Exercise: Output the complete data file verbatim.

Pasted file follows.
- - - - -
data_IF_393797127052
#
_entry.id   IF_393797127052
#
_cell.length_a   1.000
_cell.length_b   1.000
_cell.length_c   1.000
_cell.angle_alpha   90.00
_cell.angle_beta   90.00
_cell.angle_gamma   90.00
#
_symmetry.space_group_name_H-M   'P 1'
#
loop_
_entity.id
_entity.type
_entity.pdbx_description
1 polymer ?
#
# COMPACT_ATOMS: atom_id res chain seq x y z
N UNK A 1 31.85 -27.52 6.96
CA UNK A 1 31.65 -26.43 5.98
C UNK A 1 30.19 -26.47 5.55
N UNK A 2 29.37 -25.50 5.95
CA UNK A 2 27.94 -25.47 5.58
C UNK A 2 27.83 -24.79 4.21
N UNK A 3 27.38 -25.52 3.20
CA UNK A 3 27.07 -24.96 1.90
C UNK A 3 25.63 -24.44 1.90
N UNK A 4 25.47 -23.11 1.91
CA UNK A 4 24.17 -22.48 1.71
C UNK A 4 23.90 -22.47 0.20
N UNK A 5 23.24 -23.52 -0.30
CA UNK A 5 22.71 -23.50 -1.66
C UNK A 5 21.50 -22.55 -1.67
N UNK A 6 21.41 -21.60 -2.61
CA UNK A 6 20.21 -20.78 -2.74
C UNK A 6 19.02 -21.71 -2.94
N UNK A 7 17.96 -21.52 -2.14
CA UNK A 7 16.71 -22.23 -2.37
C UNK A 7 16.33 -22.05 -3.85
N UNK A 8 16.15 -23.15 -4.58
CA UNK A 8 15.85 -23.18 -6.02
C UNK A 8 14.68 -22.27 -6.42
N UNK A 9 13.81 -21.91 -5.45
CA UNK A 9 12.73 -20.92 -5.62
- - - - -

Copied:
data_IF_393797127052
#
_entry.id   IF_393797127052
#
_cell.length_a   1.000
_cell.length_b   1.000
_cell.length_c   1.000
_cell.angle_alpha   90.00
_cell.angle_beta   90.00
_cell.angle_gamma   90.00
#
_symmetry.space_group_name_H-M   'P 1'
#
loop_
_entity.id
_entity.type
_entity.pdbx_description
1 polymer ?
#
# COMPACT_ATOMS: atom_id res chain seq x y z
N UNK A 1 31.85 -27.52 6.96
CA UNK A 1 31.65 -26.43 5.98
C UNK A 1 30.19 -26.47 5.55
N UNK A 2 29.37 -25.50 5.95
CA UNK A 2 27.94 -25.47 5.58
C UNK A 2 27.83 -24.79 4.21
N UNK A 3 27.38 -25.52 3.20
CA UNK A 3 27.07 -24.96 1.90
C UNK A 3 25.63 -24.44 1.90
N UNK A 4 25.47 -23.11 1.91
CA UNK A 4 24.17 -22.48 1.71
C UNK A 4 23.90 -22.47 0.20
N UNK A 5 23.24 -23.52 -0.30
CA UNK A 5 22.71 -23.50 -1.66
C UNK A 5 21.50 -22.55 -1.67
N UNK A 6 21.41 -21.60 -2.61
CA UNK A 6 20.21 -20.78 -2.74
C UNK A 6 19.02 -21.71 -2.94
N UNK A 7 17.96 -21.52 -2.14
CA UNK A 7 16.71 -22.23 -2.37
C UNK A 7 16.33 -22.05 -3.85
N UNK A 8 16.15 -23.15 -4.58
CA UNK A 8 15.85 -23.18 -6.02
C UNK A 8 14.68 -22.27 -6.42
N UNK A 9 13.81 -21.91 -5.45
CA UNK A 9 12.73 -20.92 -5.62